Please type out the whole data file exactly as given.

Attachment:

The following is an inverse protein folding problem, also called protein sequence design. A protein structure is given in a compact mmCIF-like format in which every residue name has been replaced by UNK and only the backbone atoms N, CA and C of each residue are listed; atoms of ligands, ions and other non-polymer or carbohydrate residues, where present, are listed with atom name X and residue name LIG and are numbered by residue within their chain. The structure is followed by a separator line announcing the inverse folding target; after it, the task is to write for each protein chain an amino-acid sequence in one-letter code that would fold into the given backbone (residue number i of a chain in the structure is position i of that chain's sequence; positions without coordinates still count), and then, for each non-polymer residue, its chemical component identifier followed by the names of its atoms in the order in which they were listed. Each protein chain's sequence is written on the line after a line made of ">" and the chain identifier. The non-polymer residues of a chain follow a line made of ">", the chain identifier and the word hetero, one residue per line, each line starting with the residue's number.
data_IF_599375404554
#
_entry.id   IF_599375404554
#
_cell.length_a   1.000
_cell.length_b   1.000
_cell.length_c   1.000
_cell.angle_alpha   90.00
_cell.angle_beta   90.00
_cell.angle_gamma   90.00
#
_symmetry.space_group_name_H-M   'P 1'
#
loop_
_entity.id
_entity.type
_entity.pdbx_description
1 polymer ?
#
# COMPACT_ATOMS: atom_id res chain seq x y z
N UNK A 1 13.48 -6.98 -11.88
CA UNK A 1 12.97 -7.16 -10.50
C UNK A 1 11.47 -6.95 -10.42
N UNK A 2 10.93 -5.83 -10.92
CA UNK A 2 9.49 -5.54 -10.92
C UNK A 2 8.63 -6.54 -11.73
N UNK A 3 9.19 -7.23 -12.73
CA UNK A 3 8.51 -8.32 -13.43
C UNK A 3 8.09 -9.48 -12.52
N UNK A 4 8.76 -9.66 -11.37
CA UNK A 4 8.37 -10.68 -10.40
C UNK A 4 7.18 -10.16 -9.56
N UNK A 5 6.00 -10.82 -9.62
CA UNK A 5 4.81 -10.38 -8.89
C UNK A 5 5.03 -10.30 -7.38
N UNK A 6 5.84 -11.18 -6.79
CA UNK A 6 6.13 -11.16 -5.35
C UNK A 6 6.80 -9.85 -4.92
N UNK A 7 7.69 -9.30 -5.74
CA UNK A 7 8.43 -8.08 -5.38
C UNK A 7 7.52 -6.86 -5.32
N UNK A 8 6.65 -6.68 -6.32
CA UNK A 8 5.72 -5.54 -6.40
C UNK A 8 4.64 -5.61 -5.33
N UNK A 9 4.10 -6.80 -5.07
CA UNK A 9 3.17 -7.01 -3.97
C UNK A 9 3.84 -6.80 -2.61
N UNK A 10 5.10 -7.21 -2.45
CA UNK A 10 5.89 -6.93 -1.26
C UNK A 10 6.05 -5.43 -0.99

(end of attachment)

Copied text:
The following is an inverse protein folding problem, also called protein sequence design. A protein structure is given in a compact mmCIF-like format in which every residue name has been replaced by UNK and only the backbone atoms N, CA and C of each residue are listed; atoms of ligands, ions and other non-polymer or carbohydrate residues, where present, are listed with atom name X and residue name LIG and are numbered by residue within their chain. The structure is followed by a separator line announcing the inverse folding target; after it, the task is to write for each protein chain an amino-acid sequence in one-letter code that would fold into the given backbone (residue number i of a chain in the structure is position i of that chain's sequence; positions without coordinates still count), and then, for each non-polymer residue, its chemical component identifier followed by the names of its atoms in the order in which they were listed. Each protein chain's sequence is written on the line after a line made of ">" and the chain identifier. The non-polymer residues of a chain follow a line made of ">", the chain identifier and the word hetero, one residue per line, each line starting with the residue's number.
data_IF_599375404554
#
_entry.id   IF_599375404554
#
_cell.length_a   1.000
_cell.length_b   1.000
_cell.length_c   1.000
_cell.angle_alpha   90.00
_cell.angle_beta   90.00
_cell.angle_gamma   90.00
#
_symmetry.space_group_name_H-M   'P 1'
#
loop_
_entity.id
_entity.type
_entity.pdbx_description
1 polymer ?
#
# COMPACT_ATOMS: atom_id res chain seq x y z
N UNK A 1 13.48 -6.98 -11.88
CA UNK A 1 12.97 -7.16 -10.50
C UNK A 1 11.47 -6.95 -10.42
N UNK A 2 10.93 -5.83 -10.92
CA UNK A 2 9.49 -5.54 -10.92
C UNK A 2 8.63 -6.54 -11.73
N UNK A 3 9.19 -7.23 -12.73
CA UNK A 3 8.51 -8.32 -13.43
C UNK A 3 8.09 -9.48 -12.52
N UNK A 4 8.76 -9.66 -11.37
CA UNK A 4 8.37 -10.68 -10.40
C UNK A 4 7.18 -10.16 -9.56
N UNK A 5 6.00 -10.82 -9.62
CA UNK A 5 4.81 -10.38 -8.89
C UNK A 5 5.03 -10.30 -7.38
N UNK A 6 5.84 -11.18 -6.79
CA UNK A 6 6.13 -11.16 -5.35
C UNK A 6 6.80 -9.85 -4.92
N UNK A 7 7.69 -9.30 -5.74
CA UNK A 7 8.43 -8.08 -5.38
C UNK A 7 7.52 -6.86 -5.32
N UNK A 8 6.65 -6.68 -6.32
CA UNK A 8 5.72 -5.54 -6.40
C UNK A 8 4.64 -5.61 -5.33
N UNK A 9 4.10 -6.80 -5.07
CA UNK A 9 3.17 -7.01 -3.97
C UNK A 9 3.84 -6.80 -2.61
N UNK A 10 5.10 -7.21 -2.45
CA UNK A 10 5.89 -6.93 -1.26
C UNK A 10 6.05 -5.43 -0.99